Atop a steep hill in Buckeystown sits a white church. Drive up to the parking lot and the view down is picturesque — rolling hills and a large red barn.
“Sometimes people just come up here and sit,” David Fossett said.
Fossett is the pastor of Hopehill United Methodist Church, whose motto is “hope on the hill.”
Sunday will mark the 150th anniversary of the existence of the congregation and a full celebration is planned.
The story of Hopehill began in 1869 when the first congregation built a church at the cemetery on Park Mills Road just a few streets over. Some years later that building was torn down and the congregation moved into a school house.
In 1910 the plot of land atop the hill, on which the current building sits, was purchased for a simple $10.
A white church was built, and it is still standing today and used for Sunday services.
It has been through some rough patches over the years, from lightning striking the bell tower to three burglaries – one in which all the furniture of the pulpit was stolen. But it has weathered on.
“This church is surrounded by people who love the church and will support the church,” Fossett said. “The people are making sure that this church will be here.”
Debra Campbell Addison, 67, is one of three historians of Hopehill. She was baptized there as a child and has spent her entire life sitting inside the stain-glassed windows on the wooden pews.
“Oh my gosh it’s just, I’m speechless,” Addison said when asked how she feels about marking 150 years. “It’s just so much history here.”
The Sunday celebration, according to Addison and Fossett, will be a day filled with song, worship, reflection and food. Lots of food.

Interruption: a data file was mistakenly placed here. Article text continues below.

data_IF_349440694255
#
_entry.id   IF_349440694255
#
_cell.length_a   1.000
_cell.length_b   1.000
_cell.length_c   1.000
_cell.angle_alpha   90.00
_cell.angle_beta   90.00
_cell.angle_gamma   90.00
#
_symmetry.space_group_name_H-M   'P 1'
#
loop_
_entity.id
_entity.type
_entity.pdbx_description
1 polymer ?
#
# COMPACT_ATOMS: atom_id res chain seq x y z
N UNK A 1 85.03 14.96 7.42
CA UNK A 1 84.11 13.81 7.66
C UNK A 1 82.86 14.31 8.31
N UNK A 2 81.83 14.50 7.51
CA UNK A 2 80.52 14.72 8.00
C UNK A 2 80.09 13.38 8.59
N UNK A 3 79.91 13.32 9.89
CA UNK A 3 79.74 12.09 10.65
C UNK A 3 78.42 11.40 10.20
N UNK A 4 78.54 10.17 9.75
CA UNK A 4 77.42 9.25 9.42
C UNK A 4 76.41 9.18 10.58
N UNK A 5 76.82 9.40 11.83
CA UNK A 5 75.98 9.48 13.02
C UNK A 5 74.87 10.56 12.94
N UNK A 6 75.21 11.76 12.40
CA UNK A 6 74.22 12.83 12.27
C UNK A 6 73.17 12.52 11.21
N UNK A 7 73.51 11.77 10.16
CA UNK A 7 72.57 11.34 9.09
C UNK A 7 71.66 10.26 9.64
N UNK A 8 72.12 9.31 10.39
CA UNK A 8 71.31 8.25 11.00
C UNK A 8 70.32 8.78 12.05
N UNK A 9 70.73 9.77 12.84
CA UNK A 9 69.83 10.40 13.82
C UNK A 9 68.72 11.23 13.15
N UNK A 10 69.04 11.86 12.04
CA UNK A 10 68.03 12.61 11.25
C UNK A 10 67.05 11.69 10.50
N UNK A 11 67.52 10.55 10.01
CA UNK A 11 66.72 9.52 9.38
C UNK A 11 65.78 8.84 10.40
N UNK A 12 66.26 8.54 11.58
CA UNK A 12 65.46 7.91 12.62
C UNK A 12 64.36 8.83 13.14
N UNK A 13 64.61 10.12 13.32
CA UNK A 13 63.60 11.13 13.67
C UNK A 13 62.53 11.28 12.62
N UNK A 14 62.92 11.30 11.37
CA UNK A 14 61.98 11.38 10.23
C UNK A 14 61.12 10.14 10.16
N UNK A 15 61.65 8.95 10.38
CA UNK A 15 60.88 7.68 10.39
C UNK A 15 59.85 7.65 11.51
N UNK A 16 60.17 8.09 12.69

“At United Methodist you always eat. Remember that,” Fossett said.
Although not officially documented as a historically black church, Fossett said the congregation and community recognize it as a such. Addison said Hope Hill has served the black community of Frederick wholly since its inception and has always provided a home to those who needed it.
Addison remembers spending her entire Sundays up on the hill when she was growing up.
“Running around during the picnics ... being around family ... just a lot of memories here,” she said.
Fossett has been pastor of Hopehill for only one year, but says the anniversary is significant because it holds a larger lesson about change and modernization.
“Things can change and we can desire to have things change ... [but] this is our heritage, this is where we’ve come from,” Fossett said. “The church sometimes gets so big that it’s not personal anymore. This church is personal.”
Fossett went on to say he is humbled to mark such a historic day with the congregation and looks forward to the next 50 years.
“We see many things come and go during this period of time and yet God has kept this place fully functional,” Fossett said. “It is phenomenal ... for me it’s a whole lot of wow.”